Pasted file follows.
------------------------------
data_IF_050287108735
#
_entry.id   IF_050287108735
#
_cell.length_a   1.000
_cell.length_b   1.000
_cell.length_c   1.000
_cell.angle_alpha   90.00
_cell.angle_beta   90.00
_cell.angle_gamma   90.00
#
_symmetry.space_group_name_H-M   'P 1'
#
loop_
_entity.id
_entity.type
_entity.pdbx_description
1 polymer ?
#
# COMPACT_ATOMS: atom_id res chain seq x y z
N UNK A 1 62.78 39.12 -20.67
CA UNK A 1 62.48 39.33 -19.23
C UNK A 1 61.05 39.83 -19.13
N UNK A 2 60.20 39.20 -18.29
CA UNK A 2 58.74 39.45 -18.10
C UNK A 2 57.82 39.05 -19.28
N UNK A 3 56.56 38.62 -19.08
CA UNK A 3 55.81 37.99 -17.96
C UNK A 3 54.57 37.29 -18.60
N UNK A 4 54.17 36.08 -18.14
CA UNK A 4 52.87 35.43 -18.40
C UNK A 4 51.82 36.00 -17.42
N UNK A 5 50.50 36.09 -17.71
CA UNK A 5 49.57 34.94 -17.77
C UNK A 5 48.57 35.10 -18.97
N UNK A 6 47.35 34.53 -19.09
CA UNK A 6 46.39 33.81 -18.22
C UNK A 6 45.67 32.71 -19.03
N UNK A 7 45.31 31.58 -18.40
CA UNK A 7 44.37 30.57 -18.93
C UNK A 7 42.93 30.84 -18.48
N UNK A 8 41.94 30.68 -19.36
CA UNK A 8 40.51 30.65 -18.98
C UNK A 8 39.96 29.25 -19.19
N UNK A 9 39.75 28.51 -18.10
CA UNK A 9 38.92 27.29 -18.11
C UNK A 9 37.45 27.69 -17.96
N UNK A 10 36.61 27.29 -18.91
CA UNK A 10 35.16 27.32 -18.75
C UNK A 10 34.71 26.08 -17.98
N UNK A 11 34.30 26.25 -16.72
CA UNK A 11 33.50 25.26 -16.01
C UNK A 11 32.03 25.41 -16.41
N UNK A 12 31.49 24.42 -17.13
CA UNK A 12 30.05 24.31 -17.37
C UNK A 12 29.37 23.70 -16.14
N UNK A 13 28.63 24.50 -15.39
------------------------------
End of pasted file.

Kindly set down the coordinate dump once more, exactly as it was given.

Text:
data_IF_050287108735
#
_entry.id   IF_050287108735
#
_cell.length_a   1.000
_cell.length_b   1.000
_cell.length_c   1.000
_cell.angle_alpha   90.00
_cell.angle_beta   90.00
_cell.angle_gamma   90.00
#
_symmetry.space_group_name_H-M   'P 1'
#
loop_
_entity.id
_entity.type
_entity.pdbx_description
1 polymer ?
#
# COMPACT_ATOMS: atom_id res chain seq x y z
N UNK A 1 62.78 39.12 -20.67
CA UNK A 1 62.48 39.33 -19.23
C UNK A 1 61.05 39.83 -19.13
N UNK A 2 60.20 39.20 -18.29
CA UNK A 2 58.74 39.45 -18.10
C UNK A 2 57.82 39.05 -19.28
N UNK A 3 56.56 38.62 -19.08
CA UNK A 3 55.81 37.99 -17.96
C UNK A 3 54.57 37.29 -18.60
N UNK A 4 54.17 36.08 -18.14
CA UNK A 4 52.87 35.43 -18.40
C UNK A 4 51.82 36.00 -17.42
N UNK A 5 50.50 36.09 -17.71
CA UNK A 5 49.57 34.94 -17.77
C UNK A 5 48.57 35.10 -18.97
N UNK A 6 47.35 34.53 -19.09
CA UNK A 6 46.39 33.81 -18.22
C UNK A 6 45.67 32.71 -19.03
N UNK A 7 45.31 31.58 -18.40
CA UNK A 7 44.37 30.57 -18.93
C UNK A 7 42.93 30.84 -18.48
N UNK A 8 41.94 30.68 -19.36
CA UNK A 8 40.51 30.65 -18.98
C UNK A 8 39.96 29.25 -19.19
N UNK A 9 39.75 28.51 -18.10
CA UNK A 9 38.92 27.29 -18.11
C UNK A 9 37.45 27.69 -17.96
N UNK A 10 36.61 27.29 -18.91
CA UNK A 10 35.16 27.32 -18.75
C UNK A 10 34.71 26.08 -17.98
N UNK A 11 34.30 26.25 -16.72
CA UNK A 11 33.50 25.26 -16.01
C UNK A 11 32.03 25.41 -16.41
N UNK A 12 31.49 24.42 -17.13
CA UNK A 12 30.05 24.31 -17.37
C UNK A 12 29.37 23.70 -16.14
N UNK A 13 28.63 24.50 -15.39